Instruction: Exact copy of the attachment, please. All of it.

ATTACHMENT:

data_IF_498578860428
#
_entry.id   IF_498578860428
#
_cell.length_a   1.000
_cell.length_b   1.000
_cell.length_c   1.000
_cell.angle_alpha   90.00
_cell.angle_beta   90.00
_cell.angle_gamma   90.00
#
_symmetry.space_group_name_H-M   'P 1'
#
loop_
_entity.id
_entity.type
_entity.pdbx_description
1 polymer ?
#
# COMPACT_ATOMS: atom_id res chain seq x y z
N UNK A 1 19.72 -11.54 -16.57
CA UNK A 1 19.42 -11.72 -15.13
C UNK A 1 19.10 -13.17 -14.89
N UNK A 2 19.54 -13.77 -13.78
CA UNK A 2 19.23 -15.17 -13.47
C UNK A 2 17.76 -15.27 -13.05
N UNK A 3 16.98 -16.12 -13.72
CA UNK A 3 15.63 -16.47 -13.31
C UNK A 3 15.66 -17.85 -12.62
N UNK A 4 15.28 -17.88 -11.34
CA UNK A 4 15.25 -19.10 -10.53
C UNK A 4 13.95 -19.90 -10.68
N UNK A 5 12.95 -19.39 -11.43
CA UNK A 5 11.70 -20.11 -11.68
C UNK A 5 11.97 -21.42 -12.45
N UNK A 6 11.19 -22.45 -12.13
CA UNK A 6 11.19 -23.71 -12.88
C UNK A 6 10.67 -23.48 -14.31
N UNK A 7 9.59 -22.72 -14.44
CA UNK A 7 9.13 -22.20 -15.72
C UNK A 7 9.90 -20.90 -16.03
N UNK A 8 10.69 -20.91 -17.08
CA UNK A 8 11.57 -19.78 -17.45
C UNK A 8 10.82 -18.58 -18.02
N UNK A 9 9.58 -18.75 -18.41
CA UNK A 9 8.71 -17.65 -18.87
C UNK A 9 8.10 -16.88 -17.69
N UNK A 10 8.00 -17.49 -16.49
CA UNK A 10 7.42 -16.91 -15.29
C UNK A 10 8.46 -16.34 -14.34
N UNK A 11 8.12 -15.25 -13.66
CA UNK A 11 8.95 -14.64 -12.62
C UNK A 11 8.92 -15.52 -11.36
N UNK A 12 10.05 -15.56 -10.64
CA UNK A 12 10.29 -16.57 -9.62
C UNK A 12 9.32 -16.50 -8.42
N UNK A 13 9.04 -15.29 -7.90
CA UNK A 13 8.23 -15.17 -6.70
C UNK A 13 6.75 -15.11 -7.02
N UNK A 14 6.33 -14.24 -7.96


data_IF_498578860428
#
_entry.id   IF_498578860428
#
_cell.length_a   1.000
_cell.length_b   1.000
_cell.length_c   1.000
_cell.angle_alpha   90.00
_cell.angle_beta   90.00
_cell.angle_gamma   90.00
#
_symmetry.space_group_name_H-M   'P 1'
#
loop_
_entity.id
_entity.type
_entity.pdbx_description
1 polymer ?
#
# COMPACT_ATOMS: atom_id res chain seq x y z
N UNK A 1 19.72 -11.54 -16.57
CA UNK A 1 19.42 -11.72 -15.13
C UNK A 1 19.10 -13.17 -14.89
N UNK A 2 19.54 -13.77 -13.78
CA UNK A 2 19.23 -15.17 -13.47
C UNK A 2 17.76 -15.27 -13.05
N UNK A 3 16.98 -16.12 -13.72
CA UNK A 3 15.63 -16.47 -13.31
C UNK A 3 15.66 -17.85 -12.62
N UNK A 4 15.28 -17.88 -11.34
CA UNK A 4 15.25 -19.10 -10.53
C UNK A 4 13.95 -19.90 -10.68
N UNK A 5 12.95 -19.39 -11.43
CA UNK A 5 11.70 -20.11 -11.68
C UNK A 5 11.97 -21.42 -12.45
N UNK A 6 11.19 -22.45 -12.13
CA UNK A 6 11.19 -23.71 -12.88
C UNK A 6 10.67 -23.48 -14.31
N UNK A 7 9.59 -22.72 -14.44
CA UNK A 7 9.13 -22.20 -15.72
C UNK A 7 9.90 -20.90 -16.03
N UNK A 8 10.69 -20.91 -17.08
CA UNK A 8 11.57 -19.78 -17.45
C UNK A 8 10.82 -18.58 -18.02
N UNK A 9 9.58 -18.75 -18.41
CA UNK A 9 8.71 -17.65 -18.87
C UNK A 9 8.10 -16.88 -17.69
N UNK A 10 8.00 -17.49 -16.49
CA UNK A 10 7.42 -16.91 -15.29
C UNK A 10 8.46 -16.34 -14.34
N UNK A 11 8.12 -15.25 -13.66
CA UNK A 11 8.95 -14.64 -12.62
C UNK A 11 8.92 -15.52 -11.36
N UNK A 12 10.05 -15.56 -10.64
CA UNK A 12 10.29 -16.57 -9.62
C UNK A 12 9.32 -16.50 -8.42
N UNK A 13 9.04 -15.29 -7.90
CA UNK A 13 8.23 -15.17 -6.70
C UNK A 13 6.75 -15.11 -7.02
N UNK A 14 6.33 -14.24 -7.96